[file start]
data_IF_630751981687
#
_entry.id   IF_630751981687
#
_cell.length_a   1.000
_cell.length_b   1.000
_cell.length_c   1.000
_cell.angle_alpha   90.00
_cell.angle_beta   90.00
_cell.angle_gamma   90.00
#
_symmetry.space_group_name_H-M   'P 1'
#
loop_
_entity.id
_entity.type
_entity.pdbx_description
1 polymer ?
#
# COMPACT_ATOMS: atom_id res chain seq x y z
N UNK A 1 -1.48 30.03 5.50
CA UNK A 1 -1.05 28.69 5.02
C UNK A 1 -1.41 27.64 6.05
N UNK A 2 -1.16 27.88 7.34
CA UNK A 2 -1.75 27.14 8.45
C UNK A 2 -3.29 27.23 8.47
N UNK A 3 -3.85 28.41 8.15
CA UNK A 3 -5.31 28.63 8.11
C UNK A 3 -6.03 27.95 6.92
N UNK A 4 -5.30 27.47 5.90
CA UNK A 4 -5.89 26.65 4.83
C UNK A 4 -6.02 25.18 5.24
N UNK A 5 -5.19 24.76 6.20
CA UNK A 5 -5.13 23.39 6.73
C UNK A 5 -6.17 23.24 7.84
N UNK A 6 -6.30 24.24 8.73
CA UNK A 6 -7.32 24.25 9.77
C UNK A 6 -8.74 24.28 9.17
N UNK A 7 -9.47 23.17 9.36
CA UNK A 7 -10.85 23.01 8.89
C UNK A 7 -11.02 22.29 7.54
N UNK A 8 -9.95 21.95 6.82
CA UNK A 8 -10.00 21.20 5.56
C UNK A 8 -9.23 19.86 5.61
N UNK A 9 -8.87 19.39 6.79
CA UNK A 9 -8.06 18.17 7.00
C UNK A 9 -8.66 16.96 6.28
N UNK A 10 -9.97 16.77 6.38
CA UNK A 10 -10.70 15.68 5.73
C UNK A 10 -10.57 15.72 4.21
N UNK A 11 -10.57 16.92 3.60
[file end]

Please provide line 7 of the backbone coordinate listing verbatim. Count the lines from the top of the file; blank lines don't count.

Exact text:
_cell.length_c   1.000